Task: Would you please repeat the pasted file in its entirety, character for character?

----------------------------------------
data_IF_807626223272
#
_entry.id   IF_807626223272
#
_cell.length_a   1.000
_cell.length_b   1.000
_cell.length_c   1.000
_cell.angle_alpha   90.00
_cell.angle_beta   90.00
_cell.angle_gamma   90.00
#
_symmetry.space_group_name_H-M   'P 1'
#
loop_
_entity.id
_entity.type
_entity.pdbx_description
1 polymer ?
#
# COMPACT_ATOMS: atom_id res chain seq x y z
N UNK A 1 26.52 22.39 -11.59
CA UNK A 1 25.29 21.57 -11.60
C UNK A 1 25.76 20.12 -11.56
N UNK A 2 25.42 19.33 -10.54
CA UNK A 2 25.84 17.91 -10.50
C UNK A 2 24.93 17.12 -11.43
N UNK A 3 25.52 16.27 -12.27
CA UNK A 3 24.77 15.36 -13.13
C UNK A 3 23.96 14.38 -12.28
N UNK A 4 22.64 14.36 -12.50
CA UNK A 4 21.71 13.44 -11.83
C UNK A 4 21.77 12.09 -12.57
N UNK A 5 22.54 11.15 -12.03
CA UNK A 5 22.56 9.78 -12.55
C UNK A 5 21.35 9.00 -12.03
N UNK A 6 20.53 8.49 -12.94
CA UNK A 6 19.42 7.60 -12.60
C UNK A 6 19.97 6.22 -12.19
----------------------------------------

data_IF_807626223272
#
_entry.id   IF_807626223272
#
_cell.length_a   1.000
_cell.length_b   1.000
_cell.length_c   1.000
_cell.angle_alpha   90.00
_cell.angle_beta   90.00
_cell.angle_gamma   90.00
#
_symmetry.space_group_name_H-M   'P 1'
#
loop_
_entity.id
_entity.type
_entity.pdbx_description
1 polymer ?
#
# COMPACT_ATOMS: atom_id res chain seq x y z
N UNK A 1 26.52 22.39 -11.59
CA UNK A 1 25.29 21.57 -11.60
C UNK A 1 25.76 20.12 -11.56
N UNK A 2 25.42 19.33 -10.54
CA UNK A 2 25.84 17.91 -10.50
C UNK A 2 24.93 17.12 -11.43
N UNK A 3 25.52 16.27 -12.27
CA UNK A 3 24.77 15.36 -13.13
C UNK A 3 23.96 14.38 -12.28
N UNK A 4 22.64 14.36 -12.50
CA UNK A 4 21.71 13.44 -11.83
C UNK A 4 21.77 12.09 -12.57
N UNK A 5 22.54 11.15 -12.03
CA UNK A 5 22.56 9.78 -12.55
C UNK A 5 21.35 9.00 -12.03
N UNK A 6 20.53 8.49 -12.94
CA UNK A 6 19.42 7.60 -12.60
C UNK A 6 19.97 6.22 -12.19